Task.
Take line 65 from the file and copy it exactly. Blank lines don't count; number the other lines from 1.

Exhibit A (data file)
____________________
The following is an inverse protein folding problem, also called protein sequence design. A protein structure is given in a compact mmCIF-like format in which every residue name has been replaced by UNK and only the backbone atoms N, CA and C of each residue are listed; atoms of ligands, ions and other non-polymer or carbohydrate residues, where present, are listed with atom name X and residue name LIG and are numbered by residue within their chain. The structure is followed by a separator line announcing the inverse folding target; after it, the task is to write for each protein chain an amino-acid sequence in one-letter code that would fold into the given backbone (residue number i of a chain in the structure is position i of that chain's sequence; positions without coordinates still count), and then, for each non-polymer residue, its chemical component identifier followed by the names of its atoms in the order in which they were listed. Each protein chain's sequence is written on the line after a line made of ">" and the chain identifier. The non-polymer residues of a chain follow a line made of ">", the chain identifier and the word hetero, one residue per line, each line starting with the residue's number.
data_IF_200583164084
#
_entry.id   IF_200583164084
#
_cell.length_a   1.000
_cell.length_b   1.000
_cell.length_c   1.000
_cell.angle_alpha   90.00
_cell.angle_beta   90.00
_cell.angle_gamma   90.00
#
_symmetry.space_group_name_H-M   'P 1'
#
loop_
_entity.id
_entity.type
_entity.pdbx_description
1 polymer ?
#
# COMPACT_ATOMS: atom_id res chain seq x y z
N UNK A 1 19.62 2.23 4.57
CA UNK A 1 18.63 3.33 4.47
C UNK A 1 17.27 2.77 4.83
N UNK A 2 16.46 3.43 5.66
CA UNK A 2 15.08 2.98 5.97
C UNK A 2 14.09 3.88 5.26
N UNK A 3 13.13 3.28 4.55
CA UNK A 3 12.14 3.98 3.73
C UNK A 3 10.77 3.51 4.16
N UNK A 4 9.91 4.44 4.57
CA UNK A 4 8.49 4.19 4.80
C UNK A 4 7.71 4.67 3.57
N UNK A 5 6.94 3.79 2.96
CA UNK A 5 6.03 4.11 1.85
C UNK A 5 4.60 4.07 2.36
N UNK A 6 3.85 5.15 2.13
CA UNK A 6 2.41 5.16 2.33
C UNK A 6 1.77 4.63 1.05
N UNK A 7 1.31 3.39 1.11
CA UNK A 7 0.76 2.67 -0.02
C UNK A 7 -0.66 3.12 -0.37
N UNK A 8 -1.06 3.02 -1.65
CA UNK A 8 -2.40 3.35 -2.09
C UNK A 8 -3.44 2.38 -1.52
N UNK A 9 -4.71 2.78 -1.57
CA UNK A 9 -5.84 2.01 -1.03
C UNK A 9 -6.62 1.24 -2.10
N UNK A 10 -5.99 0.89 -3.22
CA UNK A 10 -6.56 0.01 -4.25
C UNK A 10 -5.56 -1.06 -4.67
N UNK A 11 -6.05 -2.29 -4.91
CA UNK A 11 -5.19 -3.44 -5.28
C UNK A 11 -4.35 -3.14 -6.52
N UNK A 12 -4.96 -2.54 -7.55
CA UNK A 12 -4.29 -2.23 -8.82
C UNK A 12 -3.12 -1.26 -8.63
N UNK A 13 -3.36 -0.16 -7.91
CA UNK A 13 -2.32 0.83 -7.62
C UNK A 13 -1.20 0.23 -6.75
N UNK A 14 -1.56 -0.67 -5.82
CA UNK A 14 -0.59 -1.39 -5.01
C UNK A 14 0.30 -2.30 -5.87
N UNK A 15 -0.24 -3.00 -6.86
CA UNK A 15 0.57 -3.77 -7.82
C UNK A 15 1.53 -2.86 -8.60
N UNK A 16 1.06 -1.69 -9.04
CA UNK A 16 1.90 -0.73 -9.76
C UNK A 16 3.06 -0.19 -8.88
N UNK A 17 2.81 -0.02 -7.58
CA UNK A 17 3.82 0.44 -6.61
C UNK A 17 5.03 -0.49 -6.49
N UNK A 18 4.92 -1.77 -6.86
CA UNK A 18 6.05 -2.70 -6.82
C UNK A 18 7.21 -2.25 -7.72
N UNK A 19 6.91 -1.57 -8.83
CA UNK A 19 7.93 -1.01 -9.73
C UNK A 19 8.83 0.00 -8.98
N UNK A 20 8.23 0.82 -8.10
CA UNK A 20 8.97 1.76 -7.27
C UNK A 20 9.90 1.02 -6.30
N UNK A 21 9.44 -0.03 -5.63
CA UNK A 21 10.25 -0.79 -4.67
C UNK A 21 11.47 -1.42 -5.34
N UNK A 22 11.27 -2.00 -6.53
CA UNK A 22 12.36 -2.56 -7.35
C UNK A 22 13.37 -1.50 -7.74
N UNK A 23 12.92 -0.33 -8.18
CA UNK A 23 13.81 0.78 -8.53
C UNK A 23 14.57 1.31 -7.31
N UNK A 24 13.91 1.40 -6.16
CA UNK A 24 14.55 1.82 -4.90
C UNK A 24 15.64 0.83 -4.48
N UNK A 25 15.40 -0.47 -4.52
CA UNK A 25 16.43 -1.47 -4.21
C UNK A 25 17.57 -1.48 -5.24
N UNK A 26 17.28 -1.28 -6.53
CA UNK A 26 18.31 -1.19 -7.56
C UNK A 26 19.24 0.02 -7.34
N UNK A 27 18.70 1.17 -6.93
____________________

CA UNK A 15 0.57 -3.77 -7.82